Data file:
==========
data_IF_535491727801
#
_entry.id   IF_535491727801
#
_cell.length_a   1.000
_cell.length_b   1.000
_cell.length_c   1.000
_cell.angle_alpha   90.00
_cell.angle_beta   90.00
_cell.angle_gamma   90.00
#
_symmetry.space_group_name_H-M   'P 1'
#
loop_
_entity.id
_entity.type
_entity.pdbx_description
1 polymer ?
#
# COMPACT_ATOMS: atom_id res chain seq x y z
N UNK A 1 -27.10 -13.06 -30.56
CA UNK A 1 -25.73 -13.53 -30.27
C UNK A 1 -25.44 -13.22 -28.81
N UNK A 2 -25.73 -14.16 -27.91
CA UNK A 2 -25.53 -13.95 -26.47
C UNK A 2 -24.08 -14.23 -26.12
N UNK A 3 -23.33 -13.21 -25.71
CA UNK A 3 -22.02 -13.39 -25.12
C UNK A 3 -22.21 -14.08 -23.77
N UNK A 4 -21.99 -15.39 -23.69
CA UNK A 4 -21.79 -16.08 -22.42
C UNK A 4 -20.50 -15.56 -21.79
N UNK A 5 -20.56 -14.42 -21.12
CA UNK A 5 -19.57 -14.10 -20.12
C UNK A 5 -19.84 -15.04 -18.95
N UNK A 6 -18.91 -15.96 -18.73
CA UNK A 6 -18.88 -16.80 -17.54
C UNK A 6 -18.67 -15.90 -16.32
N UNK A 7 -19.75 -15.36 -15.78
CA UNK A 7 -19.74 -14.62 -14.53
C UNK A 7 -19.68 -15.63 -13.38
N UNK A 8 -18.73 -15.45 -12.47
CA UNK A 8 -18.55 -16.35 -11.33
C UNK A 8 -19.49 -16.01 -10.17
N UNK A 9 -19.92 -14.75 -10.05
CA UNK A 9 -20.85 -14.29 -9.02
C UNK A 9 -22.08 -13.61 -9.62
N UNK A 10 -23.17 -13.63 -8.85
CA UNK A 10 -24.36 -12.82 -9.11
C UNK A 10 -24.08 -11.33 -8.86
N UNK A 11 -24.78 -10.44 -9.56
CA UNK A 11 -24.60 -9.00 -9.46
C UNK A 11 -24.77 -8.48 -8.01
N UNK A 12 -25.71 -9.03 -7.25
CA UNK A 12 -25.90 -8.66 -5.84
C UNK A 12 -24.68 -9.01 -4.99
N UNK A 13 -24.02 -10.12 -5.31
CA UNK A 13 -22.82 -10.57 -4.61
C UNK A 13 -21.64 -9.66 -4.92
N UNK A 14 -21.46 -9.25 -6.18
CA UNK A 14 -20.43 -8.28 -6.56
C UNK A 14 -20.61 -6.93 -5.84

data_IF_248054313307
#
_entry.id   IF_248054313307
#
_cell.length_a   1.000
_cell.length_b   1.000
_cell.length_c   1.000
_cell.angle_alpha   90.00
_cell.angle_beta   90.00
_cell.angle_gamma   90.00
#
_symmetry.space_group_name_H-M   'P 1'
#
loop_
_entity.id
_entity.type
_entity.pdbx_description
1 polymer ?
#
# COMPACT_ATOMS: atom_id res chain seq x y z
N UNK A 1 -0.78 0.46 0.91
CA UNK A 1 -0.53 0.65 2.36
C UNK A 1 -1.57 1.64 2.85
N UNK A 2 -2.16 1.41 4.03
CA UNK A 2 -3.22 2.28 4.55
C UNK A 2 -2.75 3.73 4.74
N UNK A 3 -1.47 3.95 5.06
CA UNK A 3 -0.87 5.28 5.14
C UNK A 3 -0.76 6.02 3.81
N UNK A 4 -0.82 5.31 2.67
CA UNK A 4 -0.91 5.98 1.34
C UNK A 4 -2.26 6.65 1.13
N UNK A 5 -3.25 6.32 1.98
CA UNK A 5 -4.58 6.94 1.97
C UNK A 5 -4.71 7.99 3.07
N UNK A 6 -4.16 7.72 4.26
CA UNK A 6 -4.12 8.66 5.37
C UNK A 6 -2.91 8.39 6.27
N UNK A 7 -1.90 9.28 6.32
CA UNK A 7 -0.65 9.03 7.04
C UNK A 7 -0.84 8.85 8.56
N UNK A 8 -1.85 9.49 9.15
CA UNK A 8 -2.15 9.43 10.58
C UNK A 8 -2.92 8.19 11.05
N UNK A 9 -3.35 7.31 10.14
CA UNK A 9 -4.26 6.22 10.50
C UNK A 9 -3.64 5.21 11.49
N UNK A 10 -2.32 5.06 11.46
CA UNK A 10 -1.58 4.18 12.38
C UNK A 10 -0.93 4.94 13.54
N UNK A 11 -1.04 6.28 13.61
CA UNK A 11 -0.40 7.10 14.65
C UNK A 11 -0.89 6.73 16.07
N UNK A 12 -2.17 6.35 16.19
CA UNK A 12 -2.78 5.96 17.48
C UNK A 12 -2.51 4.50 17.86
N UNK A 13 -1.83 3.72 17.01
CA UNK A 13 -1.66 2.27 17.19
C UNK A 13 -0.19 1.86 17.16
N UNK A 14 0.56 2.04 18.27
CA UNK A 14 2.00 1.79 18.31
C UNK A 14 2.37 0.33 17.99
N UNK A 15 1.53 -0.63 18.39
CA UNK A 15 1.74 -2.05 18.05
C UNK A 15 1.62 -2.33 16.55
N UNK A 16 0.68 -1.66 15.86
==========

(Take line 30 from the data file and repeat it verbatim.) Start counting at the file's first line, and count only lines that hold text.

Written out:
N UNK A 4 -21.99 -15.39 -23.69